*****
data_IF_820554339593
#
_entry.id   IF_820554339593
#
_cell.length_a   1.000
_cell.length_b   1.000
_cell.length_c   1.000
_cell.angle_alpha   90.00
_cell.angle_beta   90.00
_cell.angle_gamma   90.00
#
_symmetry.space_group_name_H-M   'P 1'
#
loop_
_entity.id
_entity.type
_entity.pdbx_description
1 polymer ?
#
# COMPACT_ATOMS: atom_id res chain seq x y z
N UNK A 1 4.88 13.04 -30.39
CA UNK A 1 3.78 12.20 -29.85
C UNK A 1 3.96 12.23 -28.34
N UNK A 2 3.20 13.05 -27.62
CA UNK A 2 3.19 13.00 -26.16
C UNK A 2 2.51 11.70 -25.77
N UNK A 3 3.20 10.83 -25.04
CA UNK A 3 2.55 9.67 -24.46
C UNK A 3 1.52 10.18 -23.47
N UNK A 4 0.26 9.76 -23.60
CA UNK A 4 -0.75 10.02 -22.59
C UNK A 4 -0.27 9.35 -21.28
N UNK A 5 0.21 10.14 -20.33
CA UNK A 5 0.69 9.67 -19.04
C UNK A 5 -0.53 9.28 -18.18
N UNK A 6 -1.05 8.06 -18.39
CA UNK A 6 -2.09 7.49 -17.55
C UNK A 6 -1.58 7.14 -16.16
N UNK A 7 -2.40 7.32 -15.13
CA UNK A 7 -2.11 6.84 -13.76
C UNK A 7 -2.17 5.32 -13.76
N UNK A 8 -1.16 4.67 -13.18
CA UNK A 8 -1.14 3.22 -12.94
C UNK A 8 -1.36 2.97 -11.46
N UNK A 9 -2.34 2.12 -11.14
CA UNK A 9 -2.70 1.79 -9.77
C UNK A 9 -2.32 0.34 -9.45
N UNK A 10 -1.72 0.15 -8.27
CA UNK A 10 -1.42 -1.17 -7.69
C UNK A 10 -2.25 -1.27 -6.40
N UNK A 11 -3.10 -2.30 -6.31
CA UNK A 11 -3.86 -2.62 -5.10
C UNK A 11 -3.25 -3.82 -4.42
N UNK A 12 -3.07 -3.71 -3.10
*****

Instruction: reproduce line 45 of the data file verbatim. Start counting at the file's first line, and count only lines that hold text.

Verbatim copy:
N UNK A 9 -2.34 2.12 -11.14